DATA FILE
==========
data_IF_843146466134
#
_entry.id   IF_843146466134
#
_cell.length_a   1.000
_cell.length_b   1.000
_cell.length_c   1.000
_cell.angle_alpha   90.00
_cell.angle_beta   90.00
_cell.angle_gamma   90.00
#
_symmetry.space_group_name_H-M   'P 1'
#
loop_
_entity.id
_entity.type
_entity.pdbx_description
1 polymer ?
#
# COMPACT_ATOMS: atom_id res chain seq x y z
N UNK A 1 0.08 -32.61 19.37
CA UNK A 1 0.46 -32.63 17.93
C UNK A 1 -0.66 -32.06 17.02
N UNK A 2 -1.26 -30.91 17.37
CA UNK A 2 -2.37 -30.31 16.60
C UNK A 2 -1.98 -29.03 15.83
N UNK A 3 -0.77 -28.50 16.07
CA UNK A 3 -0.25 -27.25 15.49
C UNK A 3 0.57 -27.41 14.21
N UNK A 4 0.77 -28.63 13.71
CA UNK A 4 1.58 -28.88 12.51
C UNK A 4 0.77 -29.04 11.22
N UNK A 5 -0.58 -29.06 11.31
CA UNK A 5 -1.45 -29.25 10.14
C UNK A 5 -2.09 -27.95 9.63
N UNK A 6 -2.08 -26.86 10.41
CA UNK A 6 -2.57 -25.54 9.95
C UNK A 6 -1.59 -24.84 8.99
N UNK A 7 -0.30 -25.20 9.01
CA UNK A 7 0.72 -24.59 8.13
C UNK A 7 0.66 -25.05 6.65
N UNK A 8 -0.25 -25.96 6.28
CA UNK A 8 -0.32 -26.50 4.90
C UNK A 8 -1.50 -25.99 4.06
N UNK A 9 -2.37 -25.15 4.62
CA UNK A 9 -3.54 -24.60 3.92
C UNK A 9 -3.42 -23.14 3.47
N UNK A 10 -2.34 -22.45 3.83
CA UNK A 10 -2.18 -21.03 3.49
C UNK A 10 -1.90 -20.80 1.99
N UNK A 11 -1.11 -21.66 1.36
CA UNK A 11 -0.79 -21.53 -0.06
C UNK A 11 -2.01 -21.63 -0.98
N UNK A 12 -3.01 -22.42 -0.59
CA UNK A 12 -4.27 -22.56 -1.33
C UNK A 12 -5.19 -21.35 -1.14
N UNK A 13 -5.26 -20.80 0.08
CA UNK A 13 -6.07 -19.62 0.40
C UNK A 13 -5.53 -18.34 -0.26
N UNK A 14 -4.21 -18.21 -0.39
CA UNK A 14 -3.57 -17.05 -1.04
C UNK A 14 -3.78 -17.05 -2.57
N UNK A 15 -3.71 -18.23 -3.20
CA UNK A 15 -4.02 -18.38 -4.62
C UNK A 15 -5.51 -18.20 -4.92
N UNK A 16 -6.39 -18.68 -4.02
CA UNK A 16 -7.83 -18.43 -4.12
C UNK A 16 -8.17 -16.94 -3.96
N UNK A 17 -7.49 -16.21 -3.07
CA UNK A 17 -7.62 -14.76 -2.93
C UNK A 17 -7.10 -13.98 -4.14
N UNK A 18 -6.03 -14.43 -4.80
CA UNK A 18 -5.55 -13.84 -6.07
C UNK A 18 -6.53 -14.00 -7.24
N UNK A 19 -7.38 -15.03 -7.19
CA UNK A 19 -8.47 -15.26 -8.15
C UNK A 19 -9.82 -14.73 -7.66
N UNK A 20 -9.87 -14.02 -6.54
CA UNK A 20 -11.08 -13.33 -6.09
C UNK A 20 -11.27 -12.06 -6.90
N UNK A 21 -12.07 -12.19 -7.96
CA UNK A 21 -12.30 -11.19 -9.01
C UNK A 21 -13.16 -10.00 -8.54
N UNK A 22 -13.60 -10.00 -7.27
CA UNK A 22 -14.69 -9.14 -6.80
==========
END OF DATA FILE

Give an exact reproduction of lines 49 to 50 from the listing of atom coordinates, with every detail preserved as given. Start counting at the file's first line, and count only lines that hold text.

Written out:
CA UNK A 10 -2.18 -21.03 3.49
C UNK A 10 -1.90 -20.80 1.99